Jamieson-Fausset-Brown Bible Commentary
And Joshua the son of Nun sent out of Shittim two men to spy secretly, saying, Go view the land, even Jericho. And they went, and came into an harlot's house, named Rahab, and lodged there.
Jos 2:1-7. Rahab Receives and Conceals the Two Spies.
1. Joshua … sent … two men to spy secretly—Faith is manifested by an active, persevering use of means (Jas 2:22); and accordingly Joshua, while confident in the accomplishment of the divine promise (Jos 1:3), adopted every precaution which a skilful general could think of to render his first attempt in the invasion of Canaan successful. Two spies were despatched to reconnoitre the country, particularly in the neighborhood of Jericho; for in the prospect of investing that place, it was desirable to obtain full information as to its site, its approaches, the character, and resources of its inhabitants. This mission required the strictest privacy, and it seems to have been studiously concealed from the knowledge of the Israelites themselves, test any unfavorable or exaggerated report, publicly circulated, might have dispirited the people, as that of the spies did in the days of Moses.
Jericho—Some derive this name from a word signifying "new moon," in reference to the crescent-like plain in which it stood, formed by an amphitheater of hills; others from a word signifying "its scent," on account of the fragrance of the balsam and palm trees in which it was embosomed. Its site was long supposed to be represented by the small mud-walled hamlet Er-Riha; but recent researches have fixed on a spot about half an hour's journey westward, where large ruins exist about six or eight miles distant from the Jordan. It was for that age a strongly fortified town, the key of the eastern pass through the deep ravine, now called Wady-Kelt, into the interior of Palestine.
they … came into an harlot's house—Many expositors, desirous of removing the stigma of this name from an ancestress of the Saviour (Mt 1:5), have called her a hostess or tavern keeper. But Scriptural usage (Le 21:7-14; De 23:18; Jud 11:1; 1Ki 3:16), the authority of the Septuagint, followed by the apostles (Heb 11:31; Jas 2:25), and the immemorial style of Eastern khans, which are never kept by women, establish the propriety of the term employed in our version. Her house was probably recommended to the spies by the convenience of its situation, without any knowledge of the character of the inmates. But a divine influence directed them in the choice of that lodging-place.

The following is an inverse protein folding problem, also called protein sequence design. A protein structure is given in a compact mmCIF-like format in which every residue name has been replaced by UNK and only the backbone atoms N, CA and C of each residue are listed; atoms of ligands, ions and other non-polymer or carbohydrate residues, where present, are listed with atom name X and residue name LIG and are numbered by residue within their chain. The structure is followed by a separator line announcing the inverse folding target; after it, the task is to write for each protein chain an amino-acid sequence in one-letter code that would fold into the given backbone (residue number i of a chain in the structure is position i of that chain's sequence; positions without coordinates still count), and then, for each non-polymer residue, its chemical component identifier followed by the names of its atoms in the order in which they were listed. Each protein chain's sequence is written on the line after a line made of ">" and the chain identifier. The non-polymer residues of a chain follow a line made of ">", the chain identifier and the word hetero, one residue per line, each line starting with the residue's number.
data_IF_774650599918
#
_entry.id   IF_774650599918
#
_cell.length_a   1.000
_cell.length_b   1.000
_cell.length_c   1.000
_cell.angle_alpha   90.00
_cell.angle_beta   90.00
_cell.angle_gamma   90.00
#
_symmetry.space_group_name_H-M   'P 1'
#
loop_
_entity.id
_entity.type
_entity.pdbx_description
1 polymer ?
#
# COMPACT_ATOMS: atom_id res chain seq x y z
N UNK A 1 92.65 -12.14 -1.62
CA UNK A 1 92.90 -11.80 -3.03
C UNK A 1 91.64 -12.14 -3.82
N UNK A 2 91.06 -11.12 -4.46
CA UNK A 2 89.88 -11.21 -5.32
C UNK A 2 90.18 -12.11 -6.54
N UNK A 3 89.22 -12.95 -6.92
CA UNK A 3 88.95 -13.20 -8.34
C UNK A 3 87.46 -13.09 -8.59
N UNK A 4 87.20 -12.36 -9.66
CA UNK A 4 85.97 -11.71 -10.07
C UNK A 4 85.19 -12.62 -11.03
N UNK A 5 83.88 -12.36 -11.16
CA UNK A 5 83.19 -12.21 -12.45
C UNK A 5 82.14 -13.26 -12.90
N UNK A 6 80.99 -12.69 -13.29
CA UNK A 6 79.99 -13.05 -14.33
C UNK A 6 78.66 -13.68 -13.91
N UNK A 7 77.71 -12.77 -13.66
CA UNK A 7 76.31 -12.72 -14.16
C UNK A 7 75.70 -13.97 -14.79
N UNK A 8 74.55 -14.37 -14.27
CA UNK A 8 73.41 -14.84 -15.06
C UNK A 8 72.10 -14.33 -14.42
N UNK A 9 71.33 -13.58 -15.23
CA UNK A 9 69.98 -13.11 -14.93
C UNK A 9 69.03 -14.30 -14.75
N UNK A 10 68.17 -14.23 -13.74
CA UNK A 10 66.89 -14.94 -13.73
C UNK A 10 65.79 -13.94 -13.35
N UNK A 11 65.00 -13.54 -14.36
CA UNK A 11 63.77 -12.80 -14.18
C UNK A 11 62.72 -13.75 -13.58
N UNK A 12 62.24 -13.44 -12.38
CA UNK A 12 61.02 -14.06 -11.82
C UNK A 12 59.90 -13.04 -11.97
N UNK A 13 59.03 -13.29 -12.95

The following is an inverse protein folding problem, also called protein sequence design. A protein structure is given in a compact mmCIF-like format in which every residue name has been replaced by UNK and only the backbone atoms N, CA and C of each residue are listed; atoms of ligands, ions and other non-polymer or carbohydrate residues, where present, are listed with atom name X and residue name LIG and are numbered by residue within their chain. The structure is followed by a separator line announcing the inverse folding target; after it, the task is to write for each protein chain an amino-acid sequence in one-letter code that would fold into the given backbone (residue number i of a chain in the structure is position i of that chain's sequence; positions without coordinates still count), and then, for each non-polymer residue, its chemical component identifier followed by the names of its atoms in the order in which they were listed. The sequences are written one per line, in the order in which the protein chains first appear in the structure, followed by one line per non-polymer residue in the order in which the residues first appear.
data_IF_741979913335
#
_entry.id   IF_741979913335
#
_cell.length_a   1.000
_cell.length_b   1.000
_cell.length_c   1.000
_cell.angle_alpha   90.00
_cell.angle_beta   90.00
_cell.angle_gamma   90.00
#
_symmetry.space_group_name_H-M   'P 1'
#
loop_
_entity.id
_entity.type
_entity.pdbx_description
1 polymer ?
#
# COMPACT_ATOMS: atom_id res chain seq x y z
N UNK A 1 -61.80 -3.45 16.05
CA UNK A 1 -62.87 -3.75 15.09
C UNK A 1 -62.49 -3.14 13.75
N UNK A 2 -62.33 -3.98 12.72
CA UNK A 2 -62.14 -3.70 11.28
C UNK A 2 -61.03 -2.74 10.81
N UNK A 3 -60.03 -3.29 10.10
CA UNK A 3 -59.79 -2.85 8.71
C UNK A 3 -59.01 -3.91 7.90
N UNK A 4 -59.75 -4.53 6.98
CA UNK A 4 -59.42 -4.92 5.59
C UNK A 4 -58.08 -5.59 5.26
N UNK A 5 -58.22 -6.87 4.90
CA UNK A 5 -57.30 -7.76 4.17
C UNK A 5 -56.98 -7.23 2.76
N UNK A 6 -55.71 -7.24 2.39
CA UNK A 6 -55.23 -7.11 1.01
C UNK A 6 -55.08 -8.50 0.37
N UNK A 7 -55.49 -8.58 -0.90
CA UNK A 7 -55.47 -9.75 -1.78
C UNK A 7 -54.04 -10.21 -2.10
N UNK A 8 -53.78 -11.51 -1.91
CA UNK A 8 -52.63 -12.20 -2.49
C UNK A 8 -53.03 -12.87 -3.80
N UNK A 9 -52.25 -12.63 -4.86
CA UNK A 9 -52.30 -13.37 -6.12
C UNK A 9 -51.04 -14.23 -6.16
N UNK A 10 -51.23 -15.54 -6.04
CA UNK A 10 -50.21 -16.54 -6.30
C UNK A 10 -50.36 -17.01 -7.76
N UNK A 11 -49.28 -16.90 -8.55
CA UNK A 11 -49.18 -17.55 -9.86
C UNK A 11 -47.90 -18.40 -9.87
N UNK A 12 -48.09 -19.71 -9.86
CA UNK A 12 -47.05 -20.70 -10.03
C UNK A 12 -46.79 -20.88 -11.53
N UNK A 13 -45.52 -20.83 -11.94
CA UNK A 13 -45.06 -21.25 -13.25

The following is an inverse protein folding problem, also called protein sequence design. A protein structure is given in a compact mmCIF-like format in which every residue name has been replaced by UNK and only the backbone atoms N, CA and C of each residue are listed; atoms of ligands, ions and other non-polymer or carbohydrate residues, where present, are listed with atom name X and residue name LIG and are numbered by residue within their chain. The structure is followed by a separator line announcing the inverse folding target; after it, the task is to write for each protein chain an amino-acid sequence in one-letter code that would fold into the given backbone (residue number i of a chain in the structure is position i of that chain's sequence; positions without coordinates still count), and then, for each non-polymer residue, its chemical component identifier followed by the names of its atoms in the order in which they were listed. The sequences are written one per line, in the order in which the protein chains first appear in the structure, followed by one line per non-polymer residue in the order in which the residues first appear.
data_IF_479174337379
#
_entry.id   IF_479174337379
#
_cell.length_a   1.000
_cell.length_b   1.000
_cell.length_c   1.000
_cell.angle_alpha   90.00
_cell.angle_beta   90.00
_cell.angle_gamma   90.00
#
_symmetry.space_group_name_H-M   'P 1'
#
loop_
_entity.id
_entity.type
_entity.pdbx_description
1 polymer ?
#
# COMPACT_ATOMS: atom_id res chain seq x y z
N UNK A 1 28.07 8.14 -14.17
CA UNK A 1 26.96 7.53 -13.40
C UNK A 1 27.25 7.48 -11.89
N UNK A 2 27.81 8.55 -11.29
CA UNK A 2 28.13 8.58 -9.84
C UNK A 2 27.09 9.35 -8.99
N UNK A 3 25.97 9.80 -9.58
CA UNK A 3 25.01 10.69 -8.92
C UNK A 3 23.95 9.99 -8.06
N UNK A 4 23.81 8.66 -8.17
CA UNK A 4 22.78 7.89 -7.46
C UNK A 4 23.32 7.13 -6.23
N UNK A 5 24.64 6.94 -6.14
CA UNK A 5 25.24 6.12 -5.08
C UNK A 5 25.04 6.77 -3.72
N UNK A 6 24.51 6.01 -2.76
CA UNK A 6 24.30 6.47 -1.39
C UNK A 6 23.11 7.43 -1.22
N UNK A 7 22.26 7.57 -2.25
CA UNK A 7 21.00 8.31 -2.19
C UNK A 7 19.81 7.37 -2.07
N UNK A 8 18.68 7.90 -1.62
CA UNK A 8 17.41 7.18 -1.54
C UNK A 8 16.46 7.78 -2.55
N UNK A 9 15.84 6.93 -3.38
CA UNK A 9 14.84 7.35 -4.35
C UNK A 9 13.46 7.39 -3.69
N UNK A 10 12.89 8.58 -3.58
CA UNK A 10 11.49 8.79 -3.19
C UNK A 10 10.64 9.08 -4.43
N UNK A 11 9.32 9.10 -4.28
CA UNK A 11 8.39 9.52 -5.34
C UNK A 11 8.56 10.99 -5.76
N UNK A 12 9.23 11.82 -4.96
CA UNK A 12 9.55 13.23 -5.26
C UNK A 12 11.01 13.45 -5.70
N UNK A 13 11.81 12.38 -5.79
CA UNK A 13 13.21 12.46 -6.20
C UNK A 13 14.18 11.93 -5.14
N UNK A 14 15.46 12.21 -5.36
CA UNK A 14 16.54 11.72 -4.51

And it was told the king of Jericho, saying, Behold, there came men in hither to night of the children of Israel to search out the country.
2, 3. it was told the king—by the sentinels who at such a time of threatened invasion would be posted on the eastern frontier and whose duty required them to make a strict report to headquarters of the arrival of all strangers.
And the king of Jericho sent unto Rahab, saying, Bring forth the men that are come to thee, which are entered into thine house: for they be come to search out all the country.
And the woman took the two men, and hid them, and said thus, There came men unto me, but I wist not whence they were:
4-6. the woman took the two men, and hid them—literally, "him," that is, each of them in separate places, of course previous to the appearance of the royal messengers and in anticipation of a speedy search after her guests. According to Eastern manners, which pay an almost superstitious respect to a woman's apartment, the royal messengers did not demand admittance to search but asked her to bring the foreigners out.